2. It deals with only the service matter. 3.
The members need not be a trained person in law. 4. The decision is subjective. 5. It is more rapid, cheap and efficient. 6.
It is a new trend in the world, including India. 7. It solves the service matters basing on departmental policy and technicality. 8. It need not follow precedents, principles of res judicator, estoppels.
9. ‘Independence of judiciary’ principle is not seen in Administrative tribunals. The executive interferes with the tenure, terms and conditions of service of the members and Chairman. Of course, certain constitutional guarantees are provided to check the executive power. 10. Strictly speaking, it is a branch of Government. Lord Greene criticizes Tribunal’s functions are ‘Hybrid functions’ i.
e. executive plus judicial. 11 To solve the over-burden on the courts, the system of Administrative Tribunals has been developed. 12. They are functional rather than a theoretical and legalistic approach. 13. They enjoy a wide discretion. 14.
Tribunal possesses some of the trappings of a court but not all.
1. Court has to follow C.
P.C., Evidence rules. 2. It deals all matters. 3. The judge or magistrate in the Court is a trained person in law. 4.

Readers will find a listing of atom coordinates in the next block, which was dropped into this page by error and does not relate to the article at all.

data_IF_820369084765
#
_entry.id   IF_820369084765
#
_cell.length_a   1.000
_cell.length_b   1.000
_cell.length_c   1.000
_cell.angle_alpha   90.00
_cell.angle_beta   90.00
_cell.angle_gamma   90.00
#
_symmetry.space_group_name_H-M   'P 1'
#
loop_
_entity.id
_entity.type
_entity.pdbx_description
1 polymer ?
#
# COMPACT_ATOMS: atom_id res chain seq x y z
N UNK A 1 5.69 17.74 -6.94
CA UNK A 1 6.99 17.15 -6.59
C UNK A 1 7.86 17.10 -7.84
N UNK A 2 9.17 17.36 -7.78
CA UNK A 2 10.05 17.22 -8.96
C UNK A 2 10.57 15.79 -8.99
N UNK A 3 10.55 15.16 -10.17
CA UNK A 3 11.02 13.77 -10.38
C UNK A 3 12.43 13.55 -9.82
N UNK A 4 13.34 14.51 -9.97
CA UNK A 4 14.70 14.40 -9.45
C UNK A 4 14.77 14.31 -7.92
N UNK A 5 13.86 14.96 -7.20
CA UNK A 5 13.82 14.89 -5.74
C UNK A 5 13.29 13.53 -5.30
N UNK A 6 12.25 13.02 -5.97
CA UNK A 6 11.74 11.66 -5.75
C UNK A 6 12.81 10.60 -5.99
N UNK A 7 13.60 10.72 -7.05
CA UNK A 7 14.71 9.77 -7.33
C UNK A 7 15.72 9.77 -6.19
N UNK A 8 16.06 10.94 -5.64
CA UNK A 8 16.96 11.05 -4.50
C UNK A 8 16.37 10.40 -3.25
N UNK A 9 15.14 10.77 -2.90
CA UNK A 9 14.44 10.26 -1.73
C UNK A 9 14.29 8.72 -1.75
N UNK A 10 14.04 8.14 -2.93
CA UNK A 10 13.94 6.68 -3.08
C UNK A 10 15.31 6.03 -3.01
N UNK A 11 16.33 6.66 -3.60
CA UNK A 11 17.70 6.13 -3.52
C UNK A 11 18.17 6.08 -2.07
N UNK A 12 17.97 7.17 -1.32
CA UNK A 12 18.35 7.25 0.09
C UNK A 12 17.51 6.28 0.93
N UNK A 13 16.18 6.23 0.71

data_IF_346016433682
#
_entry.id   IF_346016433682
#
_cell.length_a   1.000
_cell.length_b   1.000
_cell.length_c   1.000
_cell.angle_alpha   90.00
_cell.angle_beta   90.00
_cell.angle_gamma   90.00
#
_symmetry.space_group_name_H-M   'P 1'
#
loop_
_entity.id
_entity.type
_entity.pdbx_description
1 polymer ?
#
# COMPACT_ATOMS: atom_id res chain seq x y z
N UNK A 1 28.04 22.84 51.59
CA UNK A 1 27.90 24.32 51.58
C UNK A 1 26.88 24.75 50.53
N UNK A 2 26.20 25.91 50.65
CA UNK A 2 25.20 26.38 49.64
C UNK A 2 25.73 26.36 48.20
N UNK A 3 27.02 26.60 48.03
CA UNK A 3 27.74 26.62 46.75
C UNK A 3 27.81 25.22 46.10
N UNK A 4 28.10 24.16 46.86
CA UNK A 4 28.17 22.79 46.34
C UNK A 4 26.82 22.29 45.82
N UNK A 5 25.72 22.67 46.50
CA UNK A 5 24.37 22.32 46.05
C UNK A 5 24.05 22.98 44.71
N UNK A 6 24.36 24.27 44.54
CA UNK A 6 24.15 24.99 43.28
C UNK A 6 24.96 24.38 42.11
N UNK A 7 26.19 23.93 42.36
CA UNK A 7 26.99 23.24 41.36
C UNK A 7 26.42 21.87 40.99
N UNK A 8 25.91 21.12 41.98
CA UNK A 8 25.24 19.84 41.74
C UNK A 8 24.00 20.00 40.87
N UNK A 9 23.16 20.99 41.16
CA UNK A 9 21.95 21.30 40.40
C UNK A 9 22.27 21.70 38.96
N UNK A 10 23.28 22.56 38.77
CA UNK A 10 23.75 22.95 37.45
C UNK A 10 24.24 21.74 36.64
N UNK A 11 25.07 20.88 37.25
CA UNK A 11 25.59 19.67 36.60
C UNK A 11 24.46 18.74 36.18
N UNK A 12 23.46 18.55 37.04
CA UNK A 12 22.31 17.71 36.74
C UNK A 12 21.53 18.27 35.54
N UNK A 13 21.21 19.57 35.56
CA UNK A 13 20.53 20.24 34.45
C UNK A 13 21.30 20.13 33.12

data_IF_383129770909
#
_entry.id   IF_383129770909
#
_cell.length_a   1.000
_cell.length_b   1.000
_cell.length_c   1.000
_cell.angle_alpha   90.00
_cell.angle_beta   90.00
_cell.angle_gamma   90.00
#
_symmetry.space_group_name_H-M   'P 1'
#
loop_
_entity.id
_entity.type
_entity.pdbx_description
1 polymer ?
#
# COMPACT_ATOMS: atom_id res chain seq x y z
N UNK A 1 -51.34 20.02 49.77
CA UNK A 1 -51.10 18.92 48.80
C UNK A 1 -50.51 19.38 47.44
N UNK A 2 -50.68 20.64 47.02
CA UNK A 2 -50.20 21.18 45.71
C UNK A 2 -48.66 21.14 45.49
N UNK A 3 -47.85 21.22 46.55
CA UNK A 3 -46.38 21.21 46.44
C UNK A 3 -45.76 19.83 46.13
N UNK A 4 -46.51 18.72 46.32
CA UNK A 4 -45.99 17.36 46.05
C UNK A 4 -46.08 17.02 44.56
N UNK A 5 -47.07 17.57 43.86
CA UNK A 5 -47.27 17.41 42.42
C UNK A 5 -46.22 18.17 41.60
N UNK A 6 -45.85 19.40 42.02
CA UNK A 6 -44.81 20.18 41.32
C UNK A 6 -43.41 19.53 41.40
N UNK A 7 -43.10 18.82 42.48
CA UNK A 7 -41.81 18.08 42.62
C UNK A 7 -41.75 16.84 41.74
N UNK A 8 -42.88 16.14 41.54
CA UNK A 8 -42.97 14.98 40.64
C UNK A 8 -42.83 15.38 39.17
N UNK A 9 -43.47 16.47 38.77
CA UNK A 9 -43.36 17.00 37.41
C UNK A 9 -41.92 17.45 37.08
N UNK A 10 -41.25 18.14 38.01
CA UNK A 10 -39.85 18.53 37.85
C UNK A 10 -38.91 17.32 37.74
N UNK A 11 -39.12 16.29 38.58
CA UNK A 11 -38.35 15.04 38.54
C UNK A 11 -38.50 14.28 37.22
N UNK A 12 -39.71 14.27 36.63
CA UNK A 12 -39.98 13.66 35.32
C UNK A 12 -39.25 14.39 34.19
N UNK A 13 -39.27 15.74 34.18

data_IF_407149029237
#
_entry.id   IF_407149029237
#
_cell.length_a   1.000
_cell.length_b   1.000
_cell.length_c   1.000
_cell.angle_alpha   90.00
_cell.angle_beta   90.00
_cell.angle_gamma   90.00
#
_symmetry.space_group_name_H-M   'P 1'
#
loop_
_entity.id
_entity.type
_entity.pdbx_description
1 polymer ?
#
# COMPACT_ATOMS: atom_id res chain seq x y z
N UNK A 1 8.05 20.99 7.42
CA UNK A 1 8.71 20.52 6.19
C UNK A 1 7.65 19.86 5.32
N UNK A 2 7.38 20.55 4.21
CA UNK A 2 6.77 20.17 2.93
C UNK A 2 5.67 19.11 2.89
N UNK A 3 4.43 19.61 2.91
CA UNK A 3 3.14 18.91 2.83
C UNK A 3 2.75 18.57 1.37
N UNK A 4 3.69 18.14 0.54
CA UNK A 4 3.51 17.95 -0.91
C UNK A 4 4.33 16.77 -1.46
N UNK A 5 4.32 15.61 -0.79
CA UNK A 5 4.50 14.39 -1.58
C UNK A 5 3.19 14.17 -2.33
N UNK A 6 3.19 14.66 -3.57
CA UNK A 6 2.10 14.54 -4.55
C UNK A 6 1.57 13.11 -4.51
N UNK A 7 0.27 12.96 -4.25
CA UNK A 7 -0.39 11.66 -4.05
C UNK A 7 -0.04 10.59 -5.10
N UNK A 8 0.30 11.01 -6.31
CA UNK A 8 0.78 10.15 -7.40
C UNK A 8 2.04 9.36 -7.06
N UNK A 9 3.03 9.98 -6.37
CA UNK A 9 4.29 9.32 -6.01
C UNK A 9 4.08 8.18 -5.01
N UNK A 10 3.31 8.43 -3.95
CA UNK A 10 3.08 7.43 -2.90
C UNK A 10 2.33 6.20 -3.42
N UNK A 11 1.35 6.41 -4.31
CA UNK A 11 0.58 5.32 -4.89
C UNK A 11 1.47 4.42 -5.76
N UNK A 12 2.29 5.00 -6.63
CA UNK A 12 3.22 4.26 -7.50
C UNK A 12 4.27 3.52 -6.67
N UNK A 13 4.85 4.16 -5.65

The decision is objective. 5. It is more lengthy, costlier, and inefficient particularly in service matters, when compared with tribunal.
6. The system of Court was established some centuries back. 7. It solves all matters basing on the rule of law, procedures, oath, evidence, etc. 8. It should follow precedents, principles of res judicata, estoppel. 9.
Courts function under the principles of ‘independence of judiciary’. Therefore, the executive does not interfere with the judges’ tenure, terms and conditions of service. 10. It is purely judicial.
11. The traditional courts are overburdened with accumulated cases. 12. These are conservative, rigid, and procedural technically adhered.
13. They enjoy a lesser discretion compared with Administrative Tribunals. 14. The Court possesses all the judicial qualities.